1 Samuel 1:4-20 – Samuel’s Birth


1 Samuel 1:4-20


God answers the prayers of a childless Hannah with the birth of Samuel, who will minister to Israel during its painful transition to monarchic rule.


These verses, which come in a story already begun, are best understood in their immediate context (1:1-2:11):

A    Pilgrimage from Ramah to Shiloh (1:1-8)
    B    Hannah’s prayer (1:9-11)
        C    Hannah weeps with Eli (1:12-18)
            D    Return to Ramah from Shiloh (1:19a)
                X    Hannah’s prayer answered; Samuel is born (1:19b-22)
            D′    Pilgrimage from Ramah to Shiloh (1:23)
        C′    Hannah rejoices with Eli (1:24-28)
    B′    Hannah’s hymn (2:1-10)
A′    Return to Ramah from Shiloh (2:11)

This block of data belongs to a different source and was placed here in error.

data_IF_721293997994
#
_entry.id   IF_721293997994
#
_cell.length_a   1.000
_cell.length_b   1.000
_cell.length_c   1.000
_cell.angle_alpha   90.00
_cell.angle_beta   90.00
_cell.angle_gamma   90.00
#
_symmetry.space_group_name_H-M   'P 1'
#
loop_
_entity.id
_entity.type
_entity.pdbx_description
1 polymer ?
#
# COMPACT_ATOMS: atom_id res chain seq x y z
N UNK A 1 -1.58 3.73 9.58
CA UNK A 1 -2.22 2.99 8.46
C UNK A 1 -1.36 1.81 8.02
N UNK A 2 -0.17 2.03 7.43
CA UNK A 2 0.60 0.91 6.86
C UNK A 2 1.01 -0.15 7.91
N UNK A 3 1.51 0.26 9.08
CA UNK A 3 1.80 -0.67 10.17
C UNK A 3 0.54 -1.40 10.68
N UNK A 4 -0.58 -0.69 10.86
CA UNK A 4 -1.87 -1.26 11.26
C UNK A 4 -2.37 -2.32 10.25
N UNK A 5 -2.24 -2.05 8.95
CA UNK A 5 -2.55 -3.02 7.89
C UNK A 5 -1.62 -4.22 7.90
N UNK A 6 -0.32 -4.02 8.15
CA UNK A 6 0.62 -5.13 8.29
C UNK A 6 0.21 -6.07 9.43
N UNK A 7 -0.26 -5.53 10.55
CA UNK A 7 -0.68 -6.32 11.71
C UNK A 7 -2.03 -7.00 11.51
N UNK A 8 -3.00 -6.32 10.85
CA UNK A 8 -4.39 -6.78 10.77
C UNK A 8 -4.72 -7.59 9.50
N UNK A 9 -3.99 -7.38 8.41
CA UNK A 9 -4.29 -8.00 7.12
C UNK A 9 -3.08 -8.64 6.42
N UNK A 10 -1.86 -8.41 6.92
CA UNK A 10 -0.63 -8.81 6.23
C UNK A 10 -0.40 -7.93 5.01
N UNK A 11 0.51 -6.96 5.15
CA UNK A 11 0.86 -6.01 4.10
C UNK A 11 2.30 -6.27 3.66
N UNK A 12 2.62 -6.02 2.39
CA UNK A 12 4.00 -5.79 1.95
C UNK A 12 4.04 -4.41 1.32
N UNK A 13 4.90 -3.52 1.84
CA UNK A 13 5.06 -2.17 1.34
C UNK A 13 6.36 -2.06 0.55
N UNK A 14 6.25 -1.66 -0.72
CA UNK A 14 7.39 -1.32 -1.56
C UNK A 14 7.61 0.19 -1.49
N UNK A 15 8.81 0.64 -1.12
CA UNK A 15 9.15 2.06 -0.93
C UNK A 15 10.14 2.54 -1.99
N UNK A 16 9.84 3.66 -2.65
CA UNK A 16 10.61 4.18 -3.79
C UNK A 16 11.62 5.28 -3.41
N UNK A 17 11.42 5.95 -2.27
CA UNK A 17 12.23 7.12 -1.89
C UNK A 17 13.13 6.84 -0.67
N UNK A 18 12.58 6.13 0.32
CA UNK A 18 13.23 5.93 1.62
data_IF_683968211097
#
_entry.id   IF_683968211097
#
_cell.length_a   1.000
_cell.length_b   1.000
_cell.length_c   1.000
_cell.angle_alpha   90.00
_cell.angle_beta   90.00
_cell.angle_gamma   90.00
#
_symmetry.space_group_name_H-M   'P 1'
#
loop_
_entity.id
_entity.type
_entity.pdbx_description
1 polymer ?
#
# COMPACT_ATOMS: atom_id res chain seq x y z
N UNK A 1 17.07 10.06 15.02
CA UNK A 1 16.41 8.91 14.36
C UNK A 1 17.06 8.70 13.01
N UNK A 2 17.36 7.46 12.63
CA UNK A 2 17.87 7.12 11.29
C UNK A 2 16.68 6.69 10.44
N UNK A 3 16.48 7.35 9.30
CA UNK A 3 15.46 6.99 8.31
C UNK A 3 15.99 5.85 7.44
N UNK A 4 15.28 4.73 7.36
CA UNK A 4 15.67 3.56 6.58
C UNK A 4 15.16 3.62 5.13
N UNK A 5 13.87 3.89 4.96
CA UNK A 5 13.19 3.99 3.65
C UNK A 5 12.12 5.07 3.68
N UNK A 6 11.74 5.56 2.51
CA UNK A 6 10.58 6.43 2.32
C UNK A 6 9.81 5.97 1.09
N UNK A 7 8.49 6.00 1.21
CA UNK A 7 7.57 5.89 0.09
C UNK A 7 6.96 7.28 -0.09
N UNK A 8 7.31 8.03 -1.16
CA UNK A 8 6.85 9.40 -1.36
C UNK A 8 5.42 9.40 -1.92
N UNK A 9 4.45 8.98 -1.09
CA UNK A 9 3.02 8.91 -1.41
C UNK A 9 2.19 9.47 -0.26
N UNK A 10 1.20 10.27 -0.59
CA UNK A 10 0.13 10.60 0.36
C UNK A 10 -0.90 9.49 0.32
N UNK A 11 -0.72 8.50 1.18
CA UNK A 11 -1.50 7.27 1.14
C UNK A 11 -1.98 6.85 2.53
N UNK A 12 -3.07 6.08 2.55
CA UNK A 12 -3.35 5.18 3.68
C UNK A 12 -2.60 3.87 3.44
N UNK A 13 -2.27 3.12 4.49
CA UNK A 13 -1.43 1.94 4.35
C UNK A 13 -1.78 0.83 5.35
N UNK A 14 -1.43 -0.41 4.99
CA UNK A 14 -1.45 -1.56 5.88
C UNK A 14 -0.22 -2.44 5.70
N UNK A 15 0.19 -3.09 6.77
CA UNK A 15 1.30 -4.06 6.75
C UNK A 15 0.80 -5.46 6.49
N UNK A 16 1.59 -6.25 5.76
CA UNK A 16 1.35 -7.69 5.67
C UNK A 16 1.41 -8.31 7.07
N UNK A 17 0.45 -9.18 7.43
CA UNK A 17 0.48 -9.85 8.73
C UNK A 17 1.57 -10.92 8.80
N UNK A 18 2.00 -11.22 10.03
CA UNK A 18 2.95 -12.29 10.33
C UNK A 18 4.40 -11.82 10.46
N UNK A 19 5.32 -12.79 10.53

Our text comprises the first half of this introduction to Samuel–the sad half. Hannah’s sad situation at home arises out of her childlessness (vv. 1-8). She receives a special portion of the sacrificial meal (v. 5-a “double portion” in the New Revised Standard Version [NRSV]; the Hebrew is uncertain) to make up for her childlessness. Overcome with grief after years of being reminded of her situation at these annual celebrations, Hannah “took it to the Lord in prayer.” The sad songs of lament are what we would call “prayers,” because the characteristic of the lament is its request, its petition of God. In this case, Hannah asks God for a son (vv. 9-11). A third element of sadness appears in the clumsy pastoral care of Eli, the priest at Shiloh, who misinterprets her remorse as drunkenness (vv. 12-14). Upon Hannah’s protestation, however, Eli realizes his mistake and prays that her prayer might (better: announces that her prayer will) be answered, relieving Hannah’s sadness (v. 15-18). At the heart of the above structure, God answers Hannah’s prayer; she conceives and gives birth to a son whom she names “Samuel” because she “asked him of the LORD” (vv. 19b-22). Hannah’s hopes for the future lay in the birth of her son. Israel’s future also will be tied to the birth of this son, given as a gift in answer to prayer.